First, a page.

Sites: 35 unpowered sites

Facilities: Fresh water, toilets, cold-water showers, a sheltered gas BBQ area and wood BBQs.

What to bring: a decent weekender bag. Save yourself from taking too many trips back to the car by packing only what you need and what you can fit into one duffel.

Ryans Den, Great Ocean Walk, Victoria

Not for the faint of heart, this small campground is ideally placed along the Great Ocean Walk and offers epic views out across Bass Strait and the Southern Ocean. If you’re looking for a holiday of a different kind this season, undertake the 8-day, 91 km Great Ocean Walk and you’ll get to experience all the spectacular sites along the trail.

Sites: 8 unpowered sites

Facilities: Basic (tank water, picnic tables, composting toilets and a kitchen shelter).

What to bring: quality outdoor apparel. Sure it's sunny and warm during the day, but once it gets dark the temperatures can drop so it's worth adding a warm jacket to your kit.

Vivonne Bay, Kangaroo Island, South Australia

Kangaroo Island is home to one of the world’s best hotels – Southern Ocean Lodge – but there’s no need to spring for the five-star stay, because there are plenty of campgrounds on the island that offer all the scenery at a fraction of the cost. The campground at Vivonne Bay is a short walk to the beach, and it’s pet friendly too.

Sites: Powered and unpowered sites

Facilities: Amenities block, sheltered picnic area and BBQ facilities.

What to bring: your four-legged friend. It's not often that you're allowed to take your furry family members on holiday - just be sure to follow the park rules so that everyone can have a good time.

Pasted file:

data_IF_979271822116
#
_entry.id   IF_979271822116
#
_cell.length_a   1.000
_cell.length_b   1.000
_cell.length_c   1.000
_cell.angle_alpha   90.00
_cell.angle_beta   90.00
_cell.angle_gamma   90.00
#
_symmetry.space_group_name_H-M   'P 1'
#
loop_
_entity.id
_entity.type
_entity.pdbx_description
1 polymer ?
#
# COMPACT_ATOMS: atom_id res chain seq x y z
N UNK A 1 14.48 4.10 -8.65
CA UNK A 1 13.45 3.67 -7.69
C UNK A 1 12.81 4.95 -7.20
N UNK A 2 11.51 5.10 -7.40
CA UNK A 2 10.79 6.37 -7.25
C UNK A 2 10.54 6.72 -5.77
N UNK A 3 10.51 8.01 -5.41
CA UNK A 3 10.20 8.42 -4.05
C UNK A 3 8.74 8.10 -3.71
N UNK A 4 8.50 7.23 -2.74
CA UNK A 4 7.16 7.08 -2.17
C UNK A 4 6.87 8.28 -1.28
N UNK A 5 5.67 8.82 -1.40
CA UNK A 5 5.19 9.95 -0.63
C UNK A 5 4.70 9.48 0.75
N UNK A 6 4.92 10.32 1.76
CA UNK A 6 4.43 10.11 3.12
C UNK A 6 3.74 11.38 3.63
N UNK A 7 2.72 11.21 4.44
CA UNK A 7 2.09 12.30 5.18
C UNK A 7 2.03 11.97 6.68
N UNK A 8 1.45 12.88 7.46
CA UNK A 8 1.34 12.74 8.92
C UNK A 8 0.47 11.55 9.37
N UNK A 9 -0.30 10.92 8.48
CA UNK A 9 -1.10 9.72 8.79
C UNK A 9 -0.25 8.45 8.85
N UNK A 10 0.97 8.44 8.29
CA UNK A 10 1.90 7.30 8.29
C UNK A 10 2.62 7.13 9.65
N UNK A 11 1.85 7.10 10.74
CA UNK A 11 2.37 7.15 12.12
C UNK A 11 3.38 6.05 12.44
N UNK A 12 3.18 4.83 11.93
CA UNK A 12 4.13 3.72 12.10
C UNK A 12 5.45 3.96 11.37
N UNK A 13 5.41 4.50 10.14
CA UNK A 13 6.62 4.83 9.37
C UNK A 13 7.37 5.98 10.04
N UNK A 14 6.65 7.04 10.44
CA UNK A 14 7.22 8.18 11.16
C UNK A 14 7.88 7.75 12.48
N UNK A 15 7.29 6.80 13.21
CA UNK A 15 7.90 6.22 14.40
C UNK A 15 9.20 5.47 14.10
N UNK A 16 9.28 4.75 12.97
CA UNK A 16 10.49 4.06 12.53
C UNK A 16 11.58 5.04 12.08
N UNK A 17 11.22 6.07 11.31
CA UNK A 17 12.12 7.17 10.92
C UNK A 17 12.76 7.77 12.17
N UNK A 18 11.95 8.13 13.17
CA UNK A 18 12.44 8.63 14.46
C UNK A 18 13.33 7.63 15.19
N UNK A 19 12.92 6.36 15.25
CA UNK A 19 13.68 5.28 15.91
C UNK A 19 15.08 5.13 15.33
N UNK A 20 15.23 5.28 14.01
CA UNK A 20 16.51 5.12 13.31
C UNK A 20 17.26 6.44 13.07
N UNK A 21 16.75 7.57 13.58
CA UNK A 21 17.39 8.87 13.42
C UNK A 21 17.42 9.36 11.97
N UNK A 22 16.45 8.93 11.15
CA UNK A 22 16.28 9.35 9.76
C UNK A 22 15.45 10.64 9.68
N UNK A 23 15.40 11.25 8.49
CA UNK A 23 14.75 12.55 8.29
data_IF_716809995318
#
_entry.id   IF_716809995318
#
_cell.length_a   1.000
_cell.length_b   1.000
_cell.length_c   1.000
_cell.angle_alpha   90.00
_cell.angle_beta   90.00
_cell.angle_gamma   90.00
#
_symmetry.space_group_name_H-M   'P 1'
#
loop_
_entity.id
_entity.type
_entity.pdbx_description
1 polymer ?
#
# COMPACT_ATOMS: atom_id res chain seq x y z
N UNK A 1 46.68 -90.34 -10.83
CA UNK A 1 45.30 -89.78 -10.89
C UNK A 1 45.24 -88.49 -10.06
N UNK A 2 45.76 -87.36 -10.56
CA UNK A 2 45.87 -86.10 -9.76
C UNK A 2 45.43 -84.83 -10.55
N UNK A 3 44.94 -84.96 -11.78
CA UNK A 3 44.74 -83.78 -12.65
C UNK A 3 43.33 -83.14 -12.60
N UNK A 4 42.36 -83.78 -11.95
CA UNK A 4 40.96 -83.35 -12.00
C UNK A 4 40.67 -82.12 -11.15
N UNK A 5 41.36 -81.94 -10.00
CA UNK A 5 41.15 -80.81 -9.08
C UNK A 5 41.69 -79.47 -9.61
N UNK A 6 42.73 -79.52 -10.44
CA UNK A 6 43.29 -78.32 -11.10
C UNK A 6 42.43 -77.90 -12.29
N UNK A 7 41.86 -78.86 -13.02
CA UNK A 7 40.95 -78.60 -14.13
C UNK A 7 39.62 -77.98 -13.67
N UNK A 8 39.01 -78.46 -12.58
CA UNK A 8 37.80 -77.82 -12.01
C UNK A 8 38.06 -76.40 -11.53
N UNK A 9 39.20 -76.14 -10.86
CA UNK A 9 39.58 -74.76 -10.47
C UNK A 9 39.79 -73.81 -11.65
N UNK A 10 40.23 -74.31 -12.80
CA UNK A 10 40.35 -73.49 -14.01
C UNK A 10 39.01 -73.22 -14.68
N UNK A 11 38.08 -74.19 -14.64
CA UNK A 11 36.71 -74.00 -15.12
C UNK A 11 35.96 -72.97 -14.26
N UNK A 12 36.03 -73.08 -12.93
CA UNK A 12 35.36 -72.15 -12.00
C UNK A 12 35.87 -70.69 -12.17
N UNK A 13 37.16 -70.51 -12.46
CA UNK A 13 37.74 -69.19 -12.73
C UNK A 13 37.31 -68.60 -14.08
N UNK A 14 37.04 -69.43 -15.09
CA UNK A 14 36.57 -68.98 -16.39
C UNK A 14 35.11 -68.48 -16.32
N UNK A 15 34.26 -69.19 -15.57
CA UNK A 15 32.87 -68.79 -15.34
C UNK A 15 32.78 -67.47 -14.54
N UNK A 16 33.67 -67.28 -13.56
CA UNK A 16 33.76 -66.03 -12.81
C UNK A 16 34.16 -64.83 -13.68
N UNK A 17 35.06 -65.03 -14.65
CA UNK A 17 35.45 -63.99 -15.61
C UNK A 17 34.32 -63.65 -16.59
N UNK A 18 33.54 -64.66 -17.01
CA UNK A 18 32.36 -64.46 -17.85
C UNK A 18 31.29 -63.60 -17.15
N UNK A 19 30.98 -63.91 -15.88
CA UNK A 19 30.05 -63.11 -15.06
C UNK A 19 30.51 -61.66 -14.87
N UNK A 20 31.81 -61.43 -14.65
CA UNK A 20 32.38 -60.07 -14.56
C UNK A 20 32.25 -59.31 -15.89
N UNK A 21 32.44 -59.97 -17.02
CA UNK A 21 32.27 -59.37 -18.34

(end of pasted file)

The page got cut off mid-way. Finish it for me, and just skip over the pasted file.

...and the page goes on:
Whitehaven Beach, Whitsunday Island, Queensland

The scent of eucalyptus fills the air, and the sound of the waves lapping the shore is the soundtrack to your trip. With space for no more than 36 people, this isolated campground is perfect for couples and friends alike. Leave your phone charger at home, and enjoy getting back to nature.

Sites: 7 unpowered sites

Facilities: Hybrid toilets, picnic tables.

What to bring: no doubt you'll be living in your boardshorts but don't forget to pack some sunnies too.

Cape Le Grand National Park - Lucky Bay, Photo: Greg Tossel

Honeymoon Bay, Freycinet National Park, Tasmania

Romantic in nature and name, these sites are in high demand over summer, so you’ll need to enter a ballot and cross your fingers. Overlooking the ultra-pretty Honeymoon Bay, you’ll spend your days swimming, sunning and hiking throughout the park. If you don’t manage to nab a spot here, there are a few other equally great campgrounds in the National Park.

Sites: 7 unpowered sites

Facilities: Electric BBQs, picnic tables, non-treated water and toilets.

Lucky Bay, Cape Le Grand National Park, Western Australia

Whether you’re all about the activities on a camping trip, or plan on using the time to lay on a beach for eight hours straight (with sunscreen, please!), Lucky Bay is a little slice of heaven that caters to everyone. White sand and sparkling blue water make the beach a major drawcard, but so do the kangaroos who call it home 365 days a year.

Sites: 62 unpowered sites

Facilities: Solar-heated showers, toilets, sheltered BBQ area.

What to bring: beach inflatables. Just remember to take your floating flamingo back home with you when you leave.

Laura Collins
Writer